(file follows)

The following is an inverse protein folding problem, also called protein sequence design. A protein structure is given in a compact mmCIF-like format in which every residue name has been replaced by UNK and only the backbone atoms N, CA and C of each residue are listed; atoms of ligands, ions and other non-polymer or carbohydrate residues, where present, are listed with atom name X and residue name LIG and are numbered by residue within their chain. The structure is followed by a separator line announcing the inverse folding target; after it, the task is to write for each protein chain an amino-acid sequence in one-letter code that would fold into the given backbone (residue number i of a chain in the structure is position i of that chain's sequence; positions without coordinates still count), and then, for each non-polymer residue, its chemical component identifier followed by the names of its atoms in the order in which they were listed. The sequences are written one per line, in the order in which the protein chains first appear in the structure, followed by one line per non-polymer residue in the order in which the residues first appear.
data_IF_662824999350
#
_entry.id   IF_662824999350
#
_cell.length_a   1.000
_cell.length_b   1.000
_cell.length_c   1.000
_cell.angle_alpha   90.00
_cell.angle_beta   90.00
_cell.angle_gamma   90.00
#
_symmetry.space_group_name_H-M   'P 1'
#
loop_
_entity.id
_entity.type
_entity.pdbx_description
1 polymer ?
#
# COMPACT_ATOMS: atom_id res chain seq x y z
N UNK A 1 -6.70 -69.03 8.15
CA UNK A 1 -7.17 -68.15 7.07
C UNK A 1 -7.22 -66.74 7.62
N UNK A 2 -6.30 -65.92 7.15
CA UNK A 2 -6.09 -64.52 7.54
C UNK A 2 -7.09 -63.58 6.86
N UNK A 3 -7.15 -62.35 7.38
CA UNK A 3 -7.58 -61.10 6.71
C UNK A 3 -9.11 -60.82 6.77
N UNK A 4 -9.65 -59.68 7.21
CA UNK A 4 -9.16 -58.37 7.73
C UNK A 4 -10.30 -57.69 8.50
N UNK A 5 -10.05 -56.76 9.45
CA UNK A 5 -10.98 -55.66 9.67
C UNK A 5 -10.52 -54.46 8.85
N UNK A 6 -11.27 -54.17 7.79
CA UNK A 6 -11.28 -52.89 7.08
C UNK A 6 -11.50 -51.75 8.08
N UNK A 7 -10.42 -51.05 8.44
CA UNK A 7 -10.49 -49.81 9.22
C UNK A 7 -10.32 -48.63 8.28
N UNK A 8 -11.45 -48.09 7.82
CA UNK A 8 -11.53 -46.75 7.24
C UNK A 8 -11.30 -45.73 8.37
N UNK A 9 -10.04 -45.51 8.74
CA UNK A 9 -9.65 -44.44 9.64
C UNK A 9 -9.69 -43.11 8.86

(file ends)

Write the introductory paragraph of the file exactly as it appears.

The following is an inverse protein folding problem, also called protein sequence design. A protein structure is given in a compact mmCIF-like format in which every residue name has been replaced by UNK and only the backbone atoms N, CA and C of each residue are listed; atoms of ligands, ions and other non-polymer or carbohydrate residues, where present, are listed with atom name X and residue name LIG and are numbered by residue within their chain. The structure is followed by a separator line announcing the inverse folding target; after it, the task is to write for each protein chain an amino-acid sequence in one-letter code that would fold into the given backbone (residue number i of a chain in the structure is position i of that chain's sequence; positions without coordinates still count), and then, for each non-polymer residue, its chemical component identifier followed by the names of its atoms in the order in which they were listed. The sequences are written one per line, in the order in which the protein chains first appear in the structure, followed by one line per non-polymer residue in the order in which the residues first appear.